By Bernie Bell
Last Sunday, Mike and I went for a walk along the Bay of Skaill. It was one of those days, when a stormy tide has washed the sand away, leaving big slabs of rock exposed. It gives a whole new aspect to Skaill Bay – I’m more used to it being a big sweep of sand, with pleasingly rounded stones in a bank at the top.
After a storm, when the sand is scoured away, the slabs of rock have the odd rounded stone scattered, almost placed, on them. They also have rock pools among them – it’s a very interesting time to clamber about on the rocks. We were doing just that, when we saw this…….
Seaweed sometimes leaves marks like that, but , if you wet them and rub them, they go away. We tried that, but the marks didn’t go away, so we thought it might be a fossil, and I took a picture of it, so that Mike could ask one of his colleagues about it. This is someone who started off as a palaeontologist, then morphed into a marine ecologist, so he might know, either way. And so it turned out to be.
His verdict on what happened, was that it’s not a fossil, but it is a mark made by a seaweed called Desmarestia ligulata , and what has probably happened is that a piece has lain undisturbed for long enough that the acid from it has caused a chemical change in the rock that has etched its shape more permanently than is usual. Possibly it was covered over with sand during the summer, protecting it from being moved, then both sand and seaweed have been swept away by the winter storms, leaving the seaweed’s ‘ghost’.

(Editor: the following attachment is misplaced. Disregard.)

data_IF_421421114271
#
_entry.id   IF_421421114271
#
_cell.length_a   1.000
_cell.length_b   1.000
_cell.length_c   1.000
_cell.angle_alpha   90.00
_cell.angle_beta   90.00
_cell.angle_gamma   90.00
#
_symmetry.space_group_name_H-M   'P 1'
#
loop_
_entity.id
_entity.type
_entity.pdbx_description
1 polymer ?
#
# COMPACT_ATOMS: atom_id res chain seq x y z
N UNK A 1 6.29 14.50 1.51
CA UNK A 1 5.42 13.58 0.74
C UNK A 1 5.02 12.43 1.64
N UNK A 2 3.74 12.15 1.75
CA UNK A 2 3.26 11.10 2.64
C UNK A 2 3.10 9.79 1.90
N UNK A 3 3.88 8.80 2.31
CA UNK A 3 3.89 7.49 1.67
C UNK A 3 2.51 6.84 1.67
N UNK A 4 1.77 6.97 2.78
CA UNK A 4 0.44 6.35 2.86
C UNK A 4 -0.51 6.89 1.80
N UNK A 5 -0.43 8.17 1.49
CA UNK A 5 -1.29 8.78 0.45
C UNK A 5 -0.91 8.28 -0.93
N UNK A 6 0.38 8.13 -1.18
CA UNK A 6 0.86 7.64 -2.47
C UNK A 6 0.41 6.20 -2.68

A fossil would have been of interest, laying there, all those ages, until certain conditions revealed it again, but, I think this is just as interesting, in a different way.
A seaweed ‘ghost’ – a bit of chemistry, a bit of natural history, an echo of one of Rebecca Marr’s photograms, where Rebecca places seaweed directly onto light sensitive paper, and exposes this to light. The seaweeds create their own image. Like, but not like, what had happened here.
And all there, on an Orkney beach.
We do have a picture of a fossil fish which we took at the right hand end of Skaill Bay, some months ago. That’s a generally more rocky area, and we were lucky enough to find this……………………..
And , by now, they will probably have both disappeared again – re-buried, or washed away by the waves. So it goes.